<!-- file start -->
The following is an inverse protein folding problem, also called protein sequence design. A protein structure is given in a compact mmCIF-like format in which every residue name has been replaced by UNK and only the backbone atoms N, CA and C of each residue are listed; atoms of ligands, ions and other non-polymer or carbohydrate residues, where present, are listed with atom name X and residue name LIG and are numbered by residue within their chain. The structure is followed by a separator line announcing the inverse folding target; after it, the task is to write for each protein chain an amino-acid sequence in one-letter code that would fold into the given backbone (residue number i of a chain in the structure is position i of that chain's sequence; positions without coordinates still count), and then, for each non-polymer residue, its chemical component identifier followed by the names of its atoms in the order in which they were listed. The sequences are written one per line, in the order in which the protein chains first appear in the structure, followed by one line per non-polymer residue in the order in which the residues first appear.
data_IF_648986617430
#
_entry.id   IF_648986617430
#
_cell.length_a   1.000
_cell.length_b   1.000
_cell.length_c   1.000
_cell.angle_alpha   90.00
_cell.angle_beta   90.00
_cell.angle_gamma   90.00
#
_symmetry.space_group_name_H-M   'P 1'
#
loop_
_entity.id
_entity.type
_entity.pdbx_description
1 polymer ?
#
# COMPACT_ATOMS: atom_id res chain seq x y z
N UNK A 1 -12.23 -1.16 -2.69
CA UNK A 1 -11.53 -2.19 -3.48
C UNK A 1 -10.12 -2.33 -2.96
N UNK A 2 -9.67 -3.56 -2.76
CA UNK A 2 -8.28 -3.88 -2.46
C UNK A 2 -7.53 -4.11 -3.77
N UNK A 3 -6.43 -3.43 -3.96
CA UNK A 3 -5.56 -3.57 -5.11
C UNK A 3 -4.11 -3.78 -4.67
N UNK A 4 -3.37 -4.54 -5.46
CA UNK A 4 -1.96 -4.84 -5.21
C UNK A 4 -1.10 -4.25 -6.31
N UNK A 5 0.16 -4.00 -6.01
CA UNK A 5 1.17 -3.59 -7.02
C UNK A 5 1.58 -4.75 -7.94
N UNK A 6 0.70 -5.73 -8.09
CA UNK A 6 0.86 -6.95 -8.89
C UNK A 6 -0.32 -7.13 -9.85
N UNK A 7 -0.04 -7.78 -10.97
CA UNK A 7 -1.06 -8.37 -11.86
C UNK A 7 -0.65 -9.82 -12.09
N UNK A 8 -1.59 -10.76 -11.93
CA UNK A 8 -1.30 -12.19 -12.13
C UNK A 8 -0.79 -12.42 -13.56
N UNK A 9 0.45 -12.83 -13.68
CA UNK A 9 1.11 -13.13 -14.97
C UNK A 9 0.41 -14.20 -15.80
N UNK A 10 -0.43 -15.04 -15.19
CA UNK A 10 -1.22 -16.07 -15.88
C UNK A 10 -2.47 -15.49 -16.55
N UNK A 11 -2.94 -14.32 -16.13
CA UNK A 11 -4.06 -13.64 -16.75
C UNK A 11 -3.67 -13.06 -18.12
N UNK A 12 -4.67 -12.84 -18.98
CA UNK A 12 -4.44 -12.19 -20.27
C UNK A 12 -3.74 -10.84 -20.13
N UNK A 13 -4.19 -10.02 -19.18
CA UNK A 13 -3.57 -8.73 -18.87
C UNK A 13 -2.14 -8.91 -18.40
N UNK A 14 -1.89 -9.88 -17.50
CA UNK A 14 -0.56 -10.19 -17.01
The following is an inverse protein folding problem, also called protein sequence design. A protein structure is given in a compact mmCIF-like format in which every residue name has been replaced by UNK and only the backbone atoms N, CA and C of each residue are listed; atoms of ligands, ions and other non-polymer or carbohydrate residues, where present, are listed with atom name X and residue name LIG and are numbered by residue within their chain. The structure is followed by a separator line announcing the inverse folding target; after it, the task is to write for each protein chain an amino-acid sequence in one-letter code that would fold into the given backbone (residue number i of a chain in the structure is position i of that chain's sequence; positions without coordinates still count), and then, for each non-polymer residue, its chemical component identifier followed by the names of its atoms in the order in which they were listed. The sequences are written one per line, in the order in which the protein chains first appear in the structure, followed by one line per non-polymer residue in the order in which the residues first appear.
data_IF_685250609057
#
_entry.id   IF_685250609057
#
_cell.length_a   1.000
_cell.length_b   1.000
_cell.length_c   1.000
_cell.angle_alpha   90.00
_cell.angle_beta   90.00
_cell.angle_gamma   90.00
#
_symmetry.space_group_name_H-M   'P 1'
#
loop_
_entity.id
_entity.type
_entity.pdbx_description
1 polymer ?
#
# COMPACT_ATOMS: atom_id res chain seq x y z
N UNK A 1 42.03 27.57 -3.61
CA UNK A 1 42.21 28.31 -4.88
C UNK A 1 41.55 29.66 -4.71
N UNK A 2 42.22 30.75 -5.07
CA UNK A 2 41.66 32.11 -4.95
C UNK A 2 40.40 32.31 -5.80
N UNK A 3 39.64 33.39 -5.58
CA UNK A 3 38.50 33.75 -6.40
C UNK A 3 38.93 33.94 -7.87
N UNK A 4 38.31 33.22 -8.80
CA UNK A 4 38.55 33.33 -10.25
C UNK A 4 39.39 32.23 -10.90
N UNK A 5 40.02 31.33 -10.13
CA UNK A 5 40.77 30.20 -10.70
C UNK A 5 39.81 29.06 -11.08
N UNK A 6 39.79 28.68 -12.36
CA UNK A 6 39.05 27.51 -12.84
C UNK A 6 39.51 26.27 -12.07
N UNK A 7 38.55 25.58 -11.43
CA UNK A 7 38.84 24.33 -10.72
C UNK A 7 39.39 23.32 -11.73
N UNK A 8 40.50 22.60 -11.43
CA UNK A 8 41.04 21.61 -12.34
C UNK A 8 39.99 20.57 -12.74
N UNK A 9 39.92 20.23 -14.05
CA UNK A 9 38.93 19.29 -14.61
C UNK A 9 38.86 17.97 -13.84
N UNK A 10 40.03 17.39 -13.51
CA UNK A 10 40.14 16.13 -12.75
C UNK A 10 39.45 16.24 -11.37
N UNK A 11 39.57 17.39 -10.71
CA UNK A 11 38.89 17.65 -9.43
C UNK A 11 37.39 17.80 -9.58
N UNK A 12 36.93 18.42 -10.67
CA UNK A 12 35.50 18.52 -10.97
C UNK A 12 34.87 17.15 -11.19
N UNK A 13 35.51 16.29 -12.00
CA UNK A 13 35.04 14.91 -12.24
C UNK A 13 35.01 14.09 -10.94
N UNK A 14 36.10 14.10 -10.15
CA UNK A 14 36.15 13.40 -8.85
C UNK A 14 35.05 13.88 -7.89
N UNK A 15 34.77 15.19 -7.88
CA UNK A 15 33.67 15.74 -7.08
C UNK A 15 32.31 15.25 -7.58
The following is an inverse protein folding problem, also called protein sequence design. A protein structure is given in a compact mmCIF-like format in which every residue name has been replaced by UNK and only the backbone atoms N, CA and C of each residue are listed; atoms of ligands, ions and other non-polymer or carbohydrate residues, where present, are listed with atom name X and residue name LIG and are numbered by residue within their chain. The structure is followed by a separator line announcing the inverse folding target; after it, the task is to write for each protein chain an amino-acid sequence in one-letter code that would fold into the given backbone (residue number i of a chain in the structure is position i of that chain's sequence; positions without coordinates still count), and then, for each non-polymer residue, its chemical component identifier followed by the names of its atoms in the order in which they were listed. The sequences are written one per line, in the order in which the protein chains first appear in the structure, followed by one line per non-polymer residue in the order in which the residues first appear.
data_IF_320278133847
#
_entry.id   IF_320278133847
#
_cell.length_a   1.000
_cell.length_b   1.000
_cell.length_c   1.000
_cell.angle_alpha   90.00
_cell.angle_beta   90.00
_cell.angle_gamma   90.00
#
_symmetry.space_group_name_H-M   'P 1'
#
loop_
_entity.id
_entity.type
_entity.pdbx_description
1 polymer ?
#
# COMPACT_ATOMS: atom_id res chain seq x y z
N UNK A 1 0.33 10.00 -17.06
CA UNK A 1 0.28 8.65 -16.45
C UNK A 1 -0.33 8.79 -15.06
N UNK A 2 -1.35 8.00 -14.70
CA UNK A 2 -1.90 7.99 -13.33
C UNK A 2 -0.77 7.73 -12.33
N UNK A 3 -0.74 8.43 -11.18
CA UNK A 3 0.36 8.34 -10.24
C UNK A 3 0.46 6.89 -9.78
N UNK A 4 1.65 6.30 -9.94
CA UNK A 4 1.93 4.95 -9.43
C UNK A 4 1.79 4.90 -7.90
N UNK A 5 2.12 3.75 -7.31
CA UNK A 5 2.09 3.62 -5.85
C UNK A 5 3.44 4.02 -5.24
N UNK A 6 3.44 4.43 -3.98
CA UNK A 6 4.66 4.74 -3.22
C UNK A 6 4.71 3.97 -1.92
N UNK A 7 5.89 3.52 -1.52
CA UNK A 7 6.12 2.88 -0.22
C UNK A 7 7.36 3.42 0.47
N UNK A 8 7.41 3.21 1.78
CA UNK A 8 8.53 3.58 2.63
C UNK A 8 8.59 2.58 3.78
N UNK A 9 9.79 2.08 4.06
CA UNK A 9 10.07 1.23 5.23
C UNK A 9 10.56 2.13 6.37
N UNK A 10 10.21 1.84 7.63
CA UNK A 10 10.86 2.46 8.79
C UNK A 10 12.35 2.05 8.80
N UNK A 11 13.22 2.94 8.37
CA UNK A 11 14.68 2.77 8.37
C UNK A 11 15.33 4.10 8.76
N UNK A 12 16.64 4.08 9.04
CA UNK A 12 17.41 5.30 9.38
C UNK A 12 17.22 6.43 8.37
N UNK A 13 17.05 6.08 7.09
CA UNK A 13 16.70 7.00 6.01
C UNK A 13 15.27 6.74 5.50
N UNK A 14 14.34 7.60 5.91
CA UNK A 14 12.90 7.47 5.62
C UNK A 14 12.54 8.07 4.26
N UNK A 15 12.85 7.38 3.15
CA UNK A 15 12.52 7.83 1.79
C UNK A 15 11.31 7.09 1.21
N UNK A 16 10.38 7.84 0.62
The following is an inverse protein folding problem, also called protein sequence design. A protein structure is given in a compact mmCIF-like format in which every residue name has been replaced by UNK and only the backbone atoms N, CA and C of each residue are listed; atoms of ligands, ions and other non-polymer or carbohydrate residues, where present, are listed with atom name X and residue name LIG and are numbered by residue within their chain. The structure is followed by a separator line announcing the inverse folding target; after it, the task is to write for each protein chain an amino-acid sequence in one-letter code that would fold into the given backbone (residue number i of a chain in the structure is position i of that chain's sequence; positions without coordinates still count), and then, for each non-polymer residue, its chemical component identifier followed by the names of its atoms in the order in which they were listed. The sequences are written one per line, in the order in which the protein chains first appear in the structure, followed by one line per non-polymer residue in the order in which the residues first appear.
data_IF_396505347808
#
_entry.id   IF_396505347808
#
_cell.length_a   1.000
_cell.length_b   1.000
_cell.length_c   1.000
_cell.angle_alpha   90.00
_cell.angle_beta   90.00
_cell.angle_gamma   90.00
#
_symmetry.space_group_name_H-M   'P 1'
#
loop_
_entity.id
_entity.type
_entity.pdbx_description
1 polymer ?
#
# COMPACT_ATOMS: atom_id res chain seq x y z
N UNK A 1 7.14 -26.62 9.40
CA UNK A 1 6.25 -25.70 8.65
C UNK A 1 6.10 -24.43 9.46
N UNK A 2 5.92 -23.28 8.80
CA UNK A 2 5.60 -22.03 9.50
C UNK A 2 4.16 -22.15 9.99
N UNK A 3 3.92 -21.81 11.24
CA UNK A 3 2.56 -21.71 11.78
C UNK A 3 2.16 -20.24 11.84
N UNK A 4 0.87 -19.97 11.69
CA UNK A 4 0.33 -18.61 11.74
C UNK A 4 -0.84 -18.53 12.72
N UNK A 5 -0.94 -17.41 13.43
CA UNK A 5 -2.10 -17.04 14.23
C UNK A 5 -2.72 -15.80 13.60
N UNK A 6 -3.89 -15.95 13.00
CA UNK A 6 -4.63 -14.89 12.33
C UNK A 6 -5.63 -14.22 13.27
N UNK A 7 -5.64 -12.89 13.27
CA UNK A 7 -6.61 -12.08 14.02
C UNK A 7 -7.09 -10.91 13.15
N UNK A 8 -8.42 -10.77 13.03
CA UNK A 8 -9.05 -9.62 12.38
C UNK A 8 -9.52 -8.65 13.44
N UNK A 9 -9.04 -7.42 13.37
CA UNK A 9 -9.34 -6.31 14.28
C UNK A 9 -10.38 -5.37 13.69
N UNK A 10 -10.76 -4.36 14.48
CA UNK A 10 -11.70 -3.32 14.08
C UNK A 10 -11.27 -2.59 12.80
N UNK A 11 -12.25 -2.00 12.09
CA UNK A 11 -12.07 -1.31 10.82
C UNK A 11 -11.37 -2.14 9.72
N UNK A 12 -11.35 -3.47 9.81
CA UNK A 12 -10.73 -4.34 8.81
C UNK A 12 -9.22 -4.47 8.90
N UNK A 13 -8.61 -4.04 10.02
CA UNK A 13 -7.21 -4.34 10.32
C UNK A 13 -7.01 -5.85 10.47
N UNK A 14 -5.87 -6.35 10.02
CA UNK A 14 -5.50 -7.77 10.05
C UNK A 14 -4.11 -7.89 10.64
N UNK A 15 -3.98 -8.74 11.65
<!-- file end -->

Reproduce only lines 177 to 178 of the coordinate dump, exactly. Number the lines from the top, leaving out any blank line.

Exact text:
N UNK A 10 10.21 1.84 7.63
CA UNK A 10 10.86 2.46 8.79